(REUTERS/Alex Gallardo)

Bullpen Status
The bullpen has been a big weakness for the Angels this season, but they got some big time help by acquiring the unheralded Ernesto Frieri (2.51 FIP) from the Padres. The right-hander has thrown eleven hitless innings for the Halos with 22 strikeouts and seven walks. Yeah, he’s been quite good and that’s why the Yankees are lucky he’s appeared in each of the last two games. They won’t see him more than twice in this series, so consider that a win.

Left-hander Scott Downs (2.50 FIP) shares eighth and ninth inning duties with Frieri depending on the matchups. He’s appeared in three straight and is unlikely to pitch tonight. Ex-closer Jordan Walden (3.54 FIP) has appeared in two straight and is the seventh inning guy nowadays. Jason Isringhausen (4.14 FIP) is still around and kicking, ditto the left-hander Hisanori Takahashi (3.75 FIP). Youngsters Bobby Cassevah (3.66 FIP) and David Carpenter (2.55 FIP in limited action) fill out the bullpen. The Yankees are in pretty good shape after getting eight innings out of Hiroki Kuroda yesterday and seven innings each out CC Sabathia and Ivan Nova the previous two games. Check our Bullpen Workload page for exact reliever usage.

email

4/13-4/15 Series Preview: Anaheim Angels

(AP Photo/Ross D. Franklin)

After playing .500 ball on the season-opening six-game road trip, the Yankees are finally coming home for the first time in 2012. Jorge Posada will help kick things off by throwing the ceremonial first pitch in this afternoon’s game. We’re going to get our first taste of FOX (Saturday afternoon) and ESPN (Sunday night) broadcasts this weekend as well, so hooray for that.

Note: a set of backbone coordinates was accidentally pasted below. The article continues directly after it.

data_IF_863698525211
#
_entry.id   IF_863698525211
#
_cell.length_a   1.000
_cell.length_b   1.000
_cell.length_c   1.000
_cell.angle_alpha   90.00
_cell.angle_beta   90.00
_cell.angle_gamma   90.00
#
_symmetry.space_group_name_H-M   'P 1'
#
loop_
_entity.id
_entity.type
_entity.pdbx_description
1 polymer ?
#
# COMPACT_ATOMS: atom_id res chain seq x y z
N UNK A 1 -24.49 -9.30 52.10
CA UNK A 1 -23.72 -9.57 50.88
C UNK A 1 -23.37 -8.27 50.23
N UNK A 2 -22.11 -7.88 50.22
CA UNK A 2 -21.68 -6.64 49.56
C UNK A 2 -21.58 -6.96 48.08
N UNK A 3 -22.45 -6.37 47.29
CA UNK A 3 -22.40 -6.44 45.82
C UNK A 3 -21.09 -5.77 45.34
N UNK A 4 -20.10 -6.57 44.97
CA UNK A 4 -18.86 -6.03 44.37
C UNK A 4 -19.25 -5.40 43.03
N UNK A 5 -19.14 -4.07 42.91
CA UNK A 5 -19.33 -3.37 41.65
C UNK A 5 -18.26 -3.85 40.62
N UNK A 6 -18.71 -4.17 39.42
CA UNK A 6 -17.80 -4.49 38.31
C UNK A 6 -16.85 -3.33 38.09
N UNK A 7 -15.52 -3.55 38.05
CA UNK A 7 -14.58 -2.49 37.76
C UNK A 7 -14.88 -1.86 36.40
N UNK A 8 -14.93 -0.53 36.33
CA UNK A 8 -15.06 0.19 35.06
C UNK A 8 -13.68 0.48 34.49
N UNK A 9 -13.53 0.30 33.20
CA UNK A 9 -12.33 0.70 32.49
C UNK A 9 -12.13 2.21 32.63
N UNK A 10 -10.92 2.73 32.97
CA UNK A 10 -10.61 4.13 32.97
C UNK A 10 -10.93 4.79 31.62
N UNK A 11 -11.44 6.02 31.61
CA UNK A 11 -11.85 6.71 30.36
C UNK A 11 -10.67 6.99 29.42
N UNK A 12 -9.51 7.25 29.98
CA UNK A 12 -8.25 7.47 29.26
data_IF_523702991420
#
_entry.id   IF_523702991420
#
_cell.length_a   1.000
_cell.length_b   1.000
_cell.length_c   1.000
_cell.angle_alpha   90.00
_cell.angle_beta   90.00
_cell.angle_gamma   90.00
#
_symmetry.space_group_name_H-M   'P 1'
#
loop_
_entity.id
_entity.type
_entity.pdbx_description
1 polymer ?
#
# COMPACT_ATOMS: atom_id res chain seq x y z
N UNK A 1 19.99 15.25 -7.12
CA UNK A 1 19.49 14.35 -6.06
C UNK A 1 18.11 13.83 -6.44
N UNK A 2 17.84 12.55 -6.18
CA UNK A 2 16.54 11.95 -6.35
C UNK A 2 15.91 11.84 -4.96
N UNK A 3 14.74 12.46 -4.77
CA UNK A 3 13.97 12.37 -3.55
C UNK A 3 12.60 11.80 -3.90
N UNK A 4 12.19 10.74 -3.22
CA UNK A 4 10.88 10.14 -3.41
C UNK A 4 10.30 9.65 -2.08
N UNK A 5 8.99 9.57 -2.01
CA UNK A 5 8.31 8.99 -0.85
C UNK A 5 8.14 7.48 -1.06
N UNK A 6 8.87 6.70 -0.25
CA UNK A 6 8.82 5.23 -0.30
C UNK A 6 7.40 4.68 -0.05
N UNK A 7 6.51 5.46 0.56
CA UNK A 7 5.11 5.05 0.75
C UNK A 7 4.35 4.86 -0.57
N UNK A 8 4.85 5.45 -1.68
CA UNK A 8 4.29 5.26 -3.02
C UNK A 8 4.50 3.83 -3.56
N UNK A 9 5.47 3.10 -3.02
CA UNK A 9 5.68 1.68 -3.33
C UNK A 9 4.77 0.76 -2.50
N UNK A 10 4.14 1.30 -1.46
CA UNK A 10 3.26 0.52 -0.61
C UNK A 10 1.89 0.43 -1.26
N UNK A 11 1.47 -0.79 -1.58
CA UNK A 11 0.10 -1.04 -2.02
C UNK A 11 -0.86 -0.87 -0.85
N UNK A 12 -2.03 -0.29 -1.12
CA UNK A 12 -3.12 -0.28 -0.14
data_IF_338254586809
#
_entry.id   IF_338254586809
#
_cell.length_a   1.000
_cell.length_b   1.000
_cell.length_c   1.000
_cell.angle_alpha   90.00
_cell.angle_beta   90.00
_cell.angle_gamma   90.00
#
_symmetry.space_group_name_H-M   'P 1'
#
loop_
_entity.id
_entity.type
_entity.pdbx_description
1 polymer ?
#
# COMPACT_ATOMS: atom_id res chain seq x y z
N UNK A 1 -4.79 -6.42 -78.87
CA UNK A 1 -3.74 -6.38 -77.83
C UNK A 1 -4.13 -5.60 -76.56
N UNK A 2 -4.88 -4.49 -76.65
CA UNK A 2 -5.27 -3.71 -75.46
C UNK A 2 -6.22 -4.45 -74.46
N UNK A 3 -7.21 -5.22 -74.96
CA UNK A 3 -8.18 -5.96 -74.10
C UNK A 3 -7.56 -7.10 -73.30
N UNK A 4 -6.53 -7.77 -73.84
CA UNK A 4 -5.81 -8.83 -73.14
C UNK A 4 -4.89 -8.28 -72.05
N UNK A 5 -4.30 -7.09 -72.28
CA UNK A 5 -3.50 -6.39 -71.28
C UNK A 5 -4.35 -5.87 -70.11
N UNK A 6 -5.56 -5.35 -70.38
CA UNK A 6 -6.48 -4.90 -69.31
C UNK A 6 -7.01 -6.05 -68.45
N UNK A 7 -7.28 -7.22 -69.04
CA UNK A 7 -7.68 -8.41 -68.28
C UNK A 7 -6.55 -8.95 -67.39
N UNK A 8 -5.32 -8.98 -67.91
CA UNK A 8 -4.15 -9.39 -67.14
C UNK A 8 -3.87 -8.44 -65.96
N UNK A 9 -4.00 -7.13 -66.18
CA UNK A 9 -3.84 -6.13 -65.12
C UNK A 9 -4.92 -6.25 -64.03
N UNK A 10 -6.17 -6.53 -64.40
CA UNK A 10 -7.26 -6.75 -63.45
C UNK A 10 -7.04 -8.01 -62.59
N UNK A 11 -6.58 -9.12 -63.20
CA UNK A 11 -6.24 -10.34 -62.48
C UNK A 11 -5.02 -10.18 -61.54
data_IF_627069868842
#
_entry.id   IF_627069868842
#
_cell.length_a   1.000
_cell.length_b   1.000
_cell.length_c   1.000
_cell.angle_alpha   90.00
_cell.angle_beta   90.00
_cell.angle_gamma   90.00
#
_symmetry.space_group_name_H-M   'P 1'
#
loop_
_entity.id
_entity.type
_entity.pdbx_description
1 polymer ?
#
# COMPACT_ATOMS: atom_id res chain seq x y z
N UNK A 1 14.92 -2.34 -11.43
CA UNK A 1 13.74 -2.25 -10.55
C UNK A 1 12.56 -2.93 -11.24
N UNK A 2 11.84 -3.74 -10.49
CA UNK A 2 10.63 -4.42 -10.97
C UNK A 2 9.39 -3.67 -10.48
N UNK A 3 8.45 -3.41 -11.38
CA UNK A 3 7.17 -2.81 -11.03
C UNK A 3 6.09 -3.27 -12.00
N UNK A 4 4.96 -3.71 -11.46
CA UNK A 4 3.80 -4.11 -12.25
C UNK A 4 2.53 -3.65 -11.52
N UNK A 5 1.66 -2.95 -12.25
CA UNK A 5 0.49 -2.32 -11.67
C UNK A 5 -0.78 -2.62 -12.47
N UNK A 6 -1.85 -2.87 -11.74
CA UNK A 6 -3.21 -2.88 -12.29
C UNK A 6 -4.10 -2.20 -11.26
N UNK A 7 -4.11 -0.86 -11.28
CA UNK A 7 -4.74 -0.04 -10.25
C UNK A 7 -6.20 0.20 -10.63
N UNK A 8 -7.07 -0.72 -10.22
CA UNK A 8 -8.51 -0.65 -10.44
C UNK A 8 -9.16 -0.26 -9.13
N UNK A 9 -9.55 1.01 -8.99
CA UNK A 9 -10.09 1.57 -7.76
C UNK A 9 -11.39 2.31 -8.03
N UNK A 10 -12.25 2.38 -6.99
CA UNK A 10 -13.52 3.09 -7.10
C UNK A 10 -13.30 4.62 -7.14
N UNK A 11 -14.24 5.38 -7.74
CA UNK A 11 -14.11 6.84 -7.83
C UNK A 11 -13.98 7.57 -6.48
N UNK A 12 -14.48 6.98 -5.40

What Have They Done Lately?

The Halos are just 2-4 in the early going, losing two of three to the Royals and Twins. They won the first game of each series before dropping the final two. The Angels have scored the second most runs (30) and allowed the third most runs (also 30) in the league this year.

Offense

(REUTERS/Eric Miller)

The addition of Albert Pujols turned an okay offense into a good one, but not the powerhouse that seems to be the popular opinion. Their 107 wRC+ is the ninth best in baseball in the early going, five spots behind the Astros for perspective on how little that means. Pujols (71 wRC+) is off to a slow start, as are Erick Aybar (61), Vernon Wells (72), Howie Kendrick (78), and the finally healthy Kendrys Morales (77). The only regulars who have hit so far are Mark Trumbo (276 wRC+), Chris Iannetta (182), Peter Bourjos (128), and Torii Hunter (118).

As a team, the Halos have only hit three homers, and one of those was an inside-the-park job by Bourjos. Wells and Trumbo hit the other two. The stolen base game has been a bit better, with Maicer Izturis and Kendrick each swiping two. Bourjos and Trumbo have one each. The Angels are very right-handed heavy aside from the switch-hitting Morales and the occasional Bobby Abreu sighting, so they aren’t a great fit for Yankee Stadium. Of course, Pujols and Trumbo can hit it out of any part of any park.

Pitching Matchups

Friday: RHP Hiroki Kuroda vs. RHP Ervin Santana

Santana has been billed a Yankee Killer ever since Game Five of the 2005 ALDS, but they’ve tagged him for a .290/.373/.523 batting line and a 5.55 ERA in 326 regular season plate appearances against him (71.1 IP across a dozen starts). Santana allowed six runs in 5.2 IP to Kansas City in his first start, struggling to throw quality strikes and get ahead in the count. He’s almost exclusively a two-pitch pitcher — 91-95 mph fastball and a low-80s slider — though his platoon split isn’t extreme as you might expect. If Santana’s getting ahead in the count, the best plan of attack might be to swing early to avoid seeing that slider.

Saturday: RHP Phil Hughes vs. LHP C.J. Wilson

The $77.5M man, Wilson jumped ship and moved from the Rangers to their chief rival this offseason. You can’t blame him, he’s from Southern California and that’s a boatload of money. Plus that’s a good park to pitch in. Anyway, he held the Twins to one run on three hits across seven innings in his first start, though he walked four and struck out five. A true six-pitch guy, Wilson will use three low-90s fastballs — four-seamer, two-seamer, cutter — to set up his low-80s slider, low-80s changeup, and upper-70s curveball. Aside from the changeup, he’s used each pitch at least 10% of the time since becoming a starter. The Yankees have seen enough of Wilson over the last few years with Texas and have mixed results against him. Some good games, some bad.